This conversation with Mycogen Seeds customer agronomist Jon Erickson overviews comments from World Dairy Expo, outcomes from the forage contest and takes in production issues across the growing region.
USDA Agricultural Research Service microbiologist Terry Whitehead is using tannins to cut back manure sourced emissions in his research. His thought process stems from his ruminant background and the impact eating leaves has on digestion.
Forage / hay quality and availability is tight this year. Many operations are facing tough decisions on acquiring feed options. If you are faced with using lower quality forage or hay, this post will help in identifying the quality and storage options for fall and winter.
The quality of the hay will vary greatly, depending on the time of year, maturity and weather conditions when the hay was made in addition to how it is stored. While we encourage forage testing as the only real way of knowing the feed value of your hay, very few farmers are following through with this practice.
This is a quick tool that can be used to determine if older hay really is the bargain it appears to be. The calculator can also be used to determine the amount of additional hay that is necessary to meet the cow herd winter requirements after accounting for the inedible portion of the hay.
Drought and forecasts for little rain and high feed prices pressure producers into herd liquidation. How and when to move your steers under these conditions with Oklahoma State livestock economist
Darrell Peel as he talks with Eric Atkinson.
International Ingredient Corporation locates and identifies alternative feed components. These materials are scanned with NIR technology to determine nutrient value and blended into traditional feeds for significant cost savings. And who doesn't like chocolate?
Hay storage planning and design is a must for those operations that need to sell and export hay.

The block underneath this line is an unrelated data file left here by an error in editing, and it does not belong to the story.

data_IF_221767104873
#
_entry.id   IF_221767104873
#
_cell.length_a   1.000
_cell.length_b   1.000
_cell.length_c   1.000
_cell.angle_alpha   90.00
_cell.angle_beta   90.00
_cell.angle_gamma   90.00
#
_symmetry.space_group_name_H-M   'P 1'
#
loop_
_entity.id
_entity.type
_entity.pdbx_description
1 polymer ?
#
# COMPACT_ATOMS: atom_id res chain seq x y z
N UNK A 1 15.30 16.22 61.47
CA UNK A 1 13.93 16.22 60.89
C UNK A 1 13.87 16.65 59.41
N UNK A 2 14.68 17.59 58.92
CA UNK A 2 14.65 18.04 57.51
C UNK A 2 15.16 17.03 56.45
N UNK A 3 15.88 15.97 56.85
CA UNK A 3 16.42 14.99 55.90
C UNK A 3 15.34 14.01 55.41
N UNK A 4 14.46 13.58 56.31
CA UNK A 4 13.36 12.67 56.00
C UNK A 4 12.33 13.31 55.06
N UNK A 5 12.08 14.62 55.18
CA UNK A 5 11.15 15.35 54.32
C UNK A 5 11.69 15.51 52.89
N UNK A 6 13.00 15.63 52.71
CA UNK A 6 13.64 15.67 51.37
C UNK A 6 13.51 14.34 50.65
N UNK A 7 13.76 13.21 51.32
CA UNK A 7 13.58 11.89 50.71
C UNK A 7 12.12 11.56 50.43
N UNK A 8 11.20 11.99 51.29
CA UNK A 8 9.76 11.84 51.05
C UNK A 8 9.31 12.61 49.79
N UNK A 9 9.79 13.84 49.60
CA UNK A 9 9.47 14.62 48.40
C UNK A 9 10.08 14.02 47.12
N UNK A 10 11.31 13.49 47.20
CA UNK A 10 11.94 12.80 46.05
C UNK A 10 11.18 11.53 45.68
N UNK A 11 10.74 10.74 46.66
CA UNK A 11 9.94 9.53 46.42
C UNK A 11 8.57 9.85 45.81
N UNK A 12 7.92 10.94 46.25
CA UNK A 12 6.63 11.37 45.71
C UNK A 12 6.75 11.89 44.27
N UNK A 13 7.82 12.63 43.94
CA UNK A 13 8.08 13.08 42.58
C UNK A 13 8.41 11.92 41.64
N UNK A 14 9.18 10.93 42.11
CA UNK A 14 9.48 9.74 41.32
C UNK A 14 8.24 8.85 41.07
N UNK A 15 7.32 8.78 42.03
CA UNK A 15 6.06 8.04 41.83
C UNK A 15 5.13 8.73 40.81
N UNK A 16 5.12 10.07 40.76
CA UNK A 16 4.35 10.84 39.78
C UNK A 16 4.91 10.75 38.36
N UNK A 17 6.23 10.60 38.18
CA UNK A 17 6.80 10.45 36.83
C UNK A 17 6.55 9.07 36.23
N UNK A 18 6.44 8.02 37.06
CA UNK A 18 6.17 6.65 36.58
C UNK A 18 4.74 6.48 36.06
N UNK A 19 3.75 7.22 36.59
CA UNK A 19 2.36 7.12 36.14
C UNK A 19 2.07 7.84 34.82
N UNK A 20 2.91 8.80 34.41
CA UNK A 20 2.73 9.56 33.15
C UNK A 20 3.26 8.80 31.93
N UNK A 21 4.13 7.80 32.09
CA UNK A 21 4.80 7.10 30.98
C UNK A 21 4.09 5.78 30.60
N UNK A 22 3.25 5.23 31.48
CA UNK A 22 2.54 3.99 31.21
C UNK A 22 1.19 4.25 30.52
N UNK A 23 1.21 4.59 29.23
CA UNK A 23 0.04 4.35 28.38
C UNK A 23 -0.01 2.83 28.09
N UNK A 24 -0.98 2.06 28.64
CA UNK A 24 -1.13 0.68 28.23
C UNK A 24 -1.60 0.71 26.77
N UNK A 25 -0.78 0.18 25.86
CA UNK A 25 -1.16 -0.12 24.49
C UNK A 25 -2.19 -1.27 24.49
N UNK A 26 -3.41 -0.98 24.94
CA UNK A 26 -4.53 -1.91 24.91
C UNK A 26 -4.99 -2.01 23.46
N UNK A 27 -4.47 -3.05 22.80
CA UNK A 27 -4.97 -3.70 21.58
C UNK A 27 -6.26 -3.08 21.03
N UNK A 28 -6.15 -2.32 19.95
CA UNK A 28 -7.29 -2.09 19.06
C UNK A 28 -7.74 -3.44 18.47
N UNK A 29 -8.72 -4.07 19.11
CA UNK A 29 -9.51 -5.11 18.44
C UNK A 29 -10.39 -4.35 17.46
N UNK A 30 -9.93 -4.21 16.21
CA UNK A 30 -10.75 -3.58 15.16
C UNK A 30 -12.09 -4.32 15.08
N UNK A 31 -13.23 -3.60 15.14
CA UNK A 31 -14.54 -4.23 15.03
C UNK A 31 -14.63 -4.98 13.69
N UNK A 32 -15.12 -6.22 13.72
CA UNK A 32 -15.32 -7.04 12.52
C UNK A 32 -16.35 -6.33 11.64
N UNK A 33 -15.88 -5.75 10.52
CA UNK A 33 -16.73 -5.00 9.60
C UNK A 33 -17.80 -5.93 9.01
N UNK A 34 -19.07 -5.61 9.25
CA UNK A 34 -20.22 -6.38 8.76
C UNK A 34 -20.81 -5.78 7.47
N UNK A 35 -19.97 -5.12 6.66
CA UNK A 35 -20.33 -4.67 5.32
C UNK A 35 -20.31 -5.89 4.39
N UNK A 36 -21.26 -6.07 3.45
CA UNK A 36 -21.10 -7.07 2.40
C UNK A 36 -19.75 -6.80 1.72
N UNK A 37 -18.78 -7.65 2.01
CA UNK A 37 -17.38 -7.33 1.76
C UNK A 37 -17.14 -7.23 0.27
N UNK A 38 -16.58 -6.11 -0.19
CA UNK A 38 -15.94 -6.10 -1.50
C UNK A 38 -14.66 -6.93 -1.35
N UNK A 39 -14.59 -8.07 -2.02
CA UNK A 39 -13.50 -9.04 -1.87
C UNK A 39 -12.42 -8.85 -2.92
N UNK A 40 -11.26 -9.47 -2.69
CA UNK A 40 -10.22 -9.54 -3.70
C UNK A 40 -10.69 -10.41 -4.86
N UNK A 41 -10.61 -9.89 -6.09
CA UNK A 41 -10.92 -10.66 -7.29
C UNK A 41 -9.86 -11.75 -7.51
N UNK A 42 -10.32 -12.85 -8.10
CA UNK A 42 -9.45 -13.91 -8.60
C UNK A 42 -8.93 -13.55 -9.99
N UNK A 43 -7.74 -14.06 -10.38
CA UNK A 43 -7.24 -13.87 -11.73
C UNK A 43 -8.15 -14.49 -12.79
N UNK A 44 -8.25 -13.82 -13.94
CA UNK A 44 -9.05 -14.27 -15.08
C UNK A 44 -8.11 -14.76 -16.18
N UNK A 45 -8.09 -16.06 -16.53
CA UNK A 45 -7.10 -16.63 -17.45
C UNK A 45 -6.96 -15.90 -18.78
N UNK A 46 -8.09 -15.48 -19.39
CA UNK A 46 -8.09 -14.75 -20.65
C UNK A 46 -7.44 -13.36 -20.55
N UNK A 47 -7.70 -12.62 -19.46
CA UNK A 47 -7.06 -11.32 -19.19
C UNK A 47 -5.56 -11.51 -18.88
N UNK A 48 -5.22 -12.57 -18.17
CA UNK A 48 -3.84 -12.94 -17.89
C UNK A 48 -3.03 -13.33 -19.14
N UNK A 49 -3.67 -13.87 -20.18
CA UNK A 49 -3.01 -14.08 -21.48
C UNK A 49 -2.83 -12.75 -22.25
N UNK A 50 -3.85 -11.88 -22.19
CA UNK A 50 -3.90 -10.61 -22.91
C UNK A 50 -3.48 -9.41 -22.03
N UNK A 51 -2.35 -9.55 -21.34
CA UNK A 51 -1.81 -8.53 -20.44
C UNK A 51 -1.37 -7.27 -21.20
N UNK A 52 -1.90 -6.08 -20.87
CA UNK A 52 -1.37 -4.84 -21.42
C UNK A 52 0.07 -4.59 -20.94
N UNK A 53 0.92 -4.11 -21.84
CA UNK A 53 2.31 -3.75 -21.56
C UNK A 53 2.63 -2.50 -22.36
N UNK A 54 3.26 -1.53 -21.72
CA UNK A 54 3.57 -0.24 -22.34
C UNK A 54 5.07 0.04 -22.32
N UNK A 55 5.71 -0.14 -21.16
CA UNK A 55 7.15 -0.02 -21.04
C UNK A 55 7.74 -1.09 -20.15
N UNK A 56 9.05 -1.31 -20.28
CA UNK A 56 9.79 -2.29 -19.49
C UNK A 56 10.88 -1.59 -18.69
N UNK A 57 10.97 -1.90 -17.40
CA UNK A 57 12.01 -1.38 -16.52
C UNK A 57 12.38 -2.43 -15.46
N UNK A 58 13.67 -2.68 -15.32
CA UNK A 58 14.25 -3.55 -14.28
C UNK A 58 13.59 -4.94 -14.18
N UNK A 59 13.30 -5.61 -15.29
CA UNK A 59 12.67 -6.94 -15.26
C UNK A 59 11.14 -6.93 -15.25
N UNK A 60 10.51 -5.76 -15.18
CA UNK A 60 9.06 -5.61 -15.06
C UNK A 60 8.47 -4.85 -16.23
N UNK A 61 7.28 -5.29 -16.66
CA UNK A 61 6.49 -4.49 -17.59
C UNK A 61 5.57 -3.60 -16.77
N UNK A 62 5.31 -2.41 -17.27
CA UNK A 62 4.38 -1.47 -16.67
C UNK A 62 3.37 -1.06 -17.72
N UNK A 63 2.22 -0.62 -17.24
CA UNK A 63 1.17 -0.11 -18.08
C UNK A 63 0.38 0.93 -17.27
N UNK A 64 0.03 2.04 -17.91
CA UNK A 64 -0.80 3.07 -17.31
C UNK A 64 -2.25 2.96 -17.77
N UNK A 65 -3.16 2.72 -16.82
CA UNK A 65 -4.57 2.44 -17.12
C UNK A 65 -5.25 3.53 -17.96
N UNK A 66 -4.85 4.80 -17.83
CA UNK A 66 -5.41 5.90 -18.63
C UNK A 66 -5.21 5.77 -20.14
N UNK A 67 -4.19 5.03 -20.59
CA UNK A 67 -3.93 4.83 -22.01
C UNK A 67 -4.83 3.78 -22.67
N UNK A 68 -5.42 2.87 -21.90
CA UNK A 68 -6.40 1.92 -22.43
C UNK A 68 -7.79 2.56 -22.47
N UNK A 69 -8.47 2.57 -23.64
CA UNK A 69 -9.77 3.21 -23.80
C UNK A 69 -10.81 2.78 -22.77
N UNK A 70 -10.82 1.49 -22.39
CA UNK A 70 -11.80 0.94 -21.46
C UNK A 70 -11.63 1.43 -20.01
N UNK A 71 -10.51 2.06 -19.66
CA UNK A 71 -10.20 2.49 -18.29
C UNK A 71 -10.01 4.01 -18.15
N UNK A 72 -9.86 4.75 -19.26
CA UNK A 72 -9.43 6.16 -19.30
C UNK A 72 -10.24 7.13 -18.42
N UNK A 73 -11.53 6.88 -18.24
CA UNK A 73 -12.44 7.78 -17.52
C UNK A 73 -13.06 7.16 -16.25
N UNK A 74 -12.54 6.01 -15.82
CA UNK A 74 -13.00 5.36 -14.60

Highest quality hay is required for the export market. This applies both to processed and feed hay. A good weather-tight hay storage is required to maintain the desired quality. Both structural and functional design are essential to a quality hay storage. This is not to imply that a good quality storage will not benefit any hay producer or user.
This technical article provides information on storage design and layout.
The midwest is experiencing high heat and humidity this summer. These high temperatures not only make you feel terrible but your livestock can feel bad too. It is important to keep an eye on the animals and take action before they start to get heat stress.
Heat stress can greatly impact cattle producers through decreased milk production and subsequent calf growth, decreased reproductive performance in cows and bulls, and decreased stocker and feeder performance.
This article provides straight forward information on identifying heat stress and tactics to keep animals cool.
Dr. Larry Hollis, cattle vet at K-State, also offers some approaches to reducing heat stress in cattle (audio link).
Walking the tradeshow floor at the American Dairy Science Association joint meeting with the American Society of Animal Scientists, Truffle Media's John Blue happens upon a new process to monitor methane production on individual cows. It's another tool in your herd management toolbox... coming soon!